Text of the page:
Back to DIY Advice
Floor Sanding Tips
Seems easy, sure I can do it! As it is with every craft, floor restoration requires experience to be performed properly. Sanding a floor is hard not because it involves a lot of mechanical skills but because you must know the limit of your abilities, to possess patience and the will to complete the task you have set in front of yourself. As simple as it sounds, not everyone can do that.
In theory, everyone can push the sanding machine up and down to sand a floor. What machine? With what kind of abrasives? What grit? Does the type of floor even matter? Is there anything I miss and should know before beginning? Those are just a few of the questions you may want to ask yourself before attempting to sand. We will try to answer as many as we can here.
Hiring Sanding Machines
Let us just warn you about something. The companies providing sanding machines for hire don’t make a real profit from renting their equipment. These machines are expensive and their lifespan isn’t that long due to often being left in unskilled hands. The majority of the profit those companies make is made from selling abrasives. Don’t be fooled by cheap hire costs. With that said, let us move on.
The first piece of equipment you need is a 200 mm belt sander. Preferably one manufactured from a well-known company like Lagler or Bona. The belt sander will do the majority of the work but you still need a machine for those hard to reach places – edge sander (178mm). Products like Bona Edge and Lagler Unico are always a safe bet.
Even after sanding the floor, you still need to buff it. Buffing is part of the finishing touch, a final smoothing of the floor’s surface. Arguably the best choices here are LaglerTrio/Bona FlexiSand. Amazing buffing machines make the final stage of the floor restoration significantly faster and easier. Or you can hire smaller buffing machines like Bona Buffer and Lagler Single. Keep in mind that the transition between areas where you have used an edge sander and those worked with a belt sander must be flawless. So, if you do not hire the sophisticated Lagler Trio or Bona FlexiSand, you need to get a random orbital sander instead. Festool and Bosch are an excellent choice here.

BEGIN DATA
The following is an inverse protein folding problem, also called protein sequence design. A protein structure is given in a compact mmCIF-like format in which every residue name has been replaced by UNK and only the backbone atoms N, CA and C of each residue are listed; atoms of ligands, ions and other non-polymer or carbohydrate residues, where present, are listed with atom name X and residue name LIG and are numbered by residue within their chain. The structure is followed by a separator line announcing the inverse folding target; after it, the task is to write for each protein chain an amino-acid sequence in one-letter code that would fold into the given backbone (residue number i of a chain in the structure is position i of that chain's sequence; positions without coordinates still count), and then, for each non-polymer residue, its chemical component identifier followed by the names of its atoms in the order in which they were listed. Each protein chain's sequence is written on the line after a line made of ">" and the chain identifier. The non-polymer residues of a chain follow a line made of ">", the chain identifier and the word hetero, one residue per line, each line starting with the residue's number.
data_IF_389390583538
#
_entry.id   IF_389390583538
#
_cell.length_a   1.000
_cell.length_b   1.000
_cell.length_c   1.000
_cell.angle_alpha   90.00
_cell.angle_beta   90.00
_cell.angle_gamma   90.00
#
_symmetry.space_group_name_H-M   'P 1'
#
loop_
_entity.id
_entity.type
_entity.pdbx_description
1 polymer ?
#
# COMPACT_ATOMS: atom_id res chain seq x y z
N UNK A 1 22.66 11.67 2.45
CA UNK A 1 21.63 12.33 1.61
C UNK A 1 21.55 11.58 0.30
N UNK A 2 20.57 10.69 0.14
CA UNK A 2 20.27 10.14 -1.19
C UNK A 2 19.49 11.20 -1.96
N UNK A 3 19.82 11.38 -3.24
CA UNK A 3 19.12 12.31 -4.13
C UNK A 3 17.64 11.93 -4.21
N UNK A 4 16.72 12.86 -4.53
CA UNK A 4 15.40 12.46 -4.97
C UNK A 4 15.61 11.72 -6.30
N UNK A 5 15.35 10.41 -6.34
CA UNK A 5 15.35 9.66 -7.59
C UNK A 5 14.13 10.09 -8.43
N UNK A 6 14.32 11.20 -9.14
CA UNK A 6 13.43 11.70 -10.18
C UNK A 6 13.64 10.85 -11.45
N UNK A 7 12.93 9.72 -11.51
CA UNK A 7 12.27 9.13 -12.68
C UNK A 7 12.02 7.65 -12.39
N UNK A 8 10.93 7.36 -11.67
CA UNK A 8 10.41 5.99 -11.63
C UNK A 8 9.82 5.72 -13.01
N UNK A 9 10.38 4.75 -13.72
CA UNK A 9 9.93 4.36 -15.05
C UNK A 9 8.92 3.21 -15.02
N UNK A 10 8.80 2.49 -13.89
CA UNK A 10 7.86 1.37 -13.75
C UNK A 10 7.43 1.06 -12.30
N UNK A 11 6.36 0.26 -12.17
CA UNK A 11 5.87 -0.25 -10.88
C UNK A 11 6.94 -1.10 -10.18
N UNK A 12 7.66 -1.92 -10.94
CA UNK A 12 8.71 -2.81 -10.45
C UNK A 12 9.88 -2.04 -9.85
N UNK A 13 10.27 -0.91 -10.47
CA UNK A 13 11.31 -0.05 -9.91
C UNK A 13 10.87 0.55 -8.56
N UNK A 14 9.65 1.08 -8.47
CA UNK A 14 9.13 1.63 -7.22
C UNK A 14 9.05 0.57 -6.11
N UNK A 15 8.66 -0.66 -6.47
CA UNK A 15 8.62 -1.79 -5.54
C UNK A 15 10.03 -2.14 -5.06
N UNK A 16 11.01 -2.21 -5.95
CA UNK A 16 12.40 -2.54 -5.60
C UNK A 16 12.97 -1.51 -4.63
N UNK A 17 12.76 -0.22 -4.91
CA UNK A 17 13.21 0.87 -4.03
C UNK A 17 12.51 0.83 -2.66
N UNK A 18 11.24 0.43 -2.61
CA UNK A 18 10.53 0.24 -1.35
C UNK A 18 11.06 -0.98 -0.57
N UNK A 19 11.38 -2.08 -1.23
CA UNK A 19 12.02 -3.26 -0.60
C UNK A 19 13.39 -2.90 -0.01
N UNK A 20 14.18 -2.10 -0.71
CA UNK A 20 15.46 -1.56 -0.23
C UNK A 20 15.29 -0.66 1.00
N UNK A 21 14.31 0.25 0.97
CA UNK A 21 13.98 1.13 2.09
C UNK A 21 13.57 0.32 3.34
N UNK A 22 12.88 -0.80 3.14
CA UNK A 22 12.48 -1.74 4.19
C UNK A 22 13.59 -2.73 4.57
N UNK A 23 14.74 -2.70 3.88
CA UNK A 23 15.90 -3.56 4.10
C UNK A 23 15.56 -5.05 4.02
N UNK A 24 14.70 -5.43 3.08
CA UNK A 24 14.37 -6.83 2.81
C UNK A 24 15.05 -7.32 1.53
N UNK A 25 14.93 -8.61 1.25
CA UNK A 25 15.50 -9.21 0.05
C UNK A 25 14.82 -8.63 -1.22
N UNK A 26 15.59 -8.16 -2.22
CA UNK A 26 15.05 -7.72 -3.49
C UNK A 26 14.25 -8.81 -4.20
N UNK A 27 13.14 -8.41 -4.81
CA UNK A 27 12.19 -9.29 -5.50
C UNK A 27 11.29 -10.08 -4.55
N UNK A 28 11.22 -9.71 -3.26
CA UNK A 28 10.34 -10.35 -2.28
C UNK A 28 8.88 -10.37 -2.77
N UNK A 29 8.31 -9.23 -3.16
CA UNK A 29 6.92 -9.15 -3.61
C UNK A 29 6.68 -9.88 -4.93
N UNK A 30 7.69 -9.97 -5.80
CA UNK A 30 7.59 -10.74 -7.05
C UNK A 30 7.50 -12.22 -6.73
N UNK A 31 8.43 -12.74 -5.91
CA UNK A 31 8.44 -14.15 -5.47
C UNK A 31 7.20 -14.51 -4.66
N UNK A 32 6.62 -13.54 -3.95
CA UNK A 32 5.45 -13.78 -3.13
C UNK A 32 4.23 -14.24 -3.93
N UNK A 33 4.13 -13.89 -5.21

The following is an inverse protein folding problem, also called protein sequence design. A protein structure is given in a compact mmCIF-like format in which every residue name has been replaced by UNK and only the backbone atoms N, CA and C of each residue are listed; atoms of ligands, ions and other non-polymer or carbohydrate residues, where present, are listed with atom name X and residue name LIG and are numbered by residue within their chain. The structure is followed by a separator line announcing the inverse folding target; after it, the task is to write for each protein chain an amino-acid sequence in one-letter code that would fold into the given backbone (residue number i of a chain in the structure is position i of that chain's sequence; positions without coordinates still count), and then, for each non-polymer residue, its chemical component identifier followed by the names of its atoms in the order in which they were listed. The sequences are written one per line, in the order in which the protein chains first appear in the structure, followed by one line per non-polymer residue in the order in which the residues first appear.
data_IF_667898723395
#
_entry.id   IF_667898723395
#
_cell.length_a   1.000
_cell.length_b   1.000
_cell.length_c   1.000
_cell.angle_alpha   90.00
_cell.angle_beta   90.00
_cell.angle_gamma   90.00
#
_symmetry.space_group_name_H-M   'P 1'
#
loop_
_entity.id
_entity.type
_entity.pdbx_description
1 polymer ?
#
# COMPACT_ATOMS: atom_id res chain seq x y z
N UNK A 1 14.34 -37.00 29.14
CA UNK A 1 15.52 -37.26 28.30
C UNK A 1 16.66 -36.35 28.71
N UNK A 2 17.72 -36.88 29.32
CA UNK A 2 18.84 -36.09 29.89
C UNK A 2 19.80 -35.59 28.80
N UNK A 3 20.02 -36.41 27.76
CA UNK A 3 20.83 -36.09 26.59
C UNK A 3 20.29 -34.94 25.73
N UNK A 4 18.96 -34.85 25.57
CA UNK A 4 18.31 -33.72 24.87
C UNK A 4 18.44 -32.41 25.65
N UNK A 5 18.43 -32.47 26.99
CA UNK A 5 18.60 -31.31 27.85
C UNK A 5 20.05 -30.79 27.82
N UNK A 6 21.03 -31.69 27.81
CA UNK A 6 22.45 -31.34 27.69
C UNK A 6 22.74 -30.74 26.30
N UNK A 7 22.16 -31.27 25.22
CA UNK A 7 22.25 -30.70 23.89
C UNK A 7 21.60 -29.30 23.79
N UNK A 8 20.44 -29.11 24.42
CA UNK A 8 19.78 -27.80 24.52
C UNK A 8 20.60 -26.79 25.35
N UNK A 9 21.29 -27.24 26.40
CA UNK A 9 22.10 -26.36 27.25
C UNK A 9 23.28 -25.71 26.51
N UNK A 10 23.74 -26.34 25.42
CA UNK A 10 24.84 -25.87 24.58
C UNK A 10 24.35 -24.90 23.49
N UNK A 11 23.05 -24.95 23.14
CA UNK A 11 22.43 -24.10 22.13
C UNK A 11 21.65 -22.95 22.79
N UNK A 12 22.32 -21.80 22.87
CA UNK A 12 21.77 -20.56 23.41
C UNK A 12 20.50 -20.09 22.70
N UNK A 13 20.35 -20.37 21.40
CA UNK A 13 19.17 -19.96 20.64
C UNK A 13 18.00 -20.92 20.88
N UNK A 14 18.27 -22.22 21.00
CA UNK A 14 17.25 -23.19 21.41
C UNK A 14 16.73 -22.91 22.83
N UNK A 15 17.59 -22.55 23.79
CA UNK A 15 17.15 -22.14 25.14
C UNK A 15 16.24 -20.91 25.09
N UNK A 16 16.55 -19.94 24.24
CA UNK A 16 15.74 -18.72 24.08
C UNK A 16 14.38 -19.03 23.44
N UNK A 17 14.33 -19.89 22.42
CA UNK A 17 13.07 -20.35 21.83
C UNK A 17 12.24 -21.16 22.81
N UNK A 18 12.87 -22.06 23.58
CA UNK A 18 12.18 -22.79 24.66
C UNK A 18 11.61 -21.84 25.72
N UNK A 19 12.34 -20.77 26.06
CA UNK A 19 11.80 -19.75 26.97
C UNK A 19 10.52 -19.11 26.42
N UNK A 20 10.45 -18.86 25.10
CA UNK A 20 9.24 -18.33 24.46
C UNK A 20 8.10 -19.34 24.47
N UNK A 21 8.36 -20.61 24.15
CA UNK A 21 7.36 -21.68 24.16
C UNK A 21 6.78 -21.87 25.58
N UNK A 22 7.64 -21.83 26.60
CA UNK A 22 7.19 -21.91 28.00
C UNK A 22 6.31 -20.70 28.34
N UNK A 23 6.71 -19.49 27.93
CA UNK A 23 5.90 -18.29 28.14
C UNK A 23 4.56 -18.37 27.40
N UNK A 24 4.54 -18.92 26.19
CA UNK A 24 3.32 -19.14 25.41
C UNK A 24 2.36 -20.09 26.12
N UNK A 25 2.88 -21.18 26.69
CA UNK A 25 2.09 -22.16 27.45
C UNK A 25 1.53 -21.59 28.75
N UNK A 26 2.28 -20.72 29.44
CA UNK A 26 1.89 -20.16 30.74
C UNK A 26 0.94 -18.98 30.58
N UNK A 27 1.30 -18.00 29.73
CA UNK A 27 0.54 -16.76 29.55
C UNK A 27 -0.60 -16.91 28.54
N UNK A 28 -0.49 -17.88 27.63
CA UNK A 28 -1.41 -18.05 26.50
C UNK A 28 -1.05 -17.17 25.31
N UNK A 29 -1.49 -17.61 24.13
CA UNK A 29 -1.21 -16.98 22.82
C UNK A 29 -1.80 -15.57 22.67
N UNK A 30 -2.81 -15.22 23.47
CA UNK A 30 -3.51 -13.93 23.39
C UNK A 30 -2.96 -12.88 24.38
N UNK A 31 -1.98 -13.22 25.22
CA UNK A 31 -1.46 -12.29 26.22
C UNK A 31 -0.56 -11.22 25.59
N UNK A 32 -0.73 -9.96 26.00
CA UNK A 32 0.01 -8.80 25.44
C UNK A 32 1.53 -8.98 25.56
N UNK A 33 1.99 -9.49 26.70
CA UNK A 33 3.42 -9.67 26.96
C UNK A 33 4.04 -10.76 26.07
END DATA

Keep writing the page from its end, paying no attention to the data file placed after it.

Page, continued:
The last thing you need is a dust extractor which … well collects the sawdust accumulated during the sanding. Fein and Festool are popular brands you can use without reservations. Also, if you want, you may get a delta sander but it is not mandatory. Pretty much anything delta sander does, you do as well by hand with a wooden block and abrasive paper.
Sanding a Wooden Floor
There are some wood floor sanding tips that everyone can consider during wood floor restoration. They would ensure a smooth and problem-free floor restoration process with satisfactory results.
If you are doing the sanding yourself and you have hired equipment, check the surface of the floor when you start sanding. The floor sanding belt should leave a smooth surface after few rows. If that is not so, contact the company you hired from and ask for a consultation.
- Make sure that the areas for wood floor restoration are clean and prepared for the sanding.
- Make sure that the floor sanding equipment is working properly, you know how to use it and you have the necessary electrical supply.
- Use the highest grit sandpaper first. Estimate which grit you have to start with; if the floor is in good condition start with 40 instead of 24 grit.
- After proceeding with one grit sandpaper make sure all marks are removed when switching to the next grit.
- Do the sanding on the forward stroke and never on the backwards pull.
- Do it from left to right.
- Floor sanding should be done in line with the wood grain.
Note: When the floor sanding belt is not sanding efficiently, try to change the abrasive or look for some possible causes of the problem. Never force the sanding machines, because you will be held liable for any damages.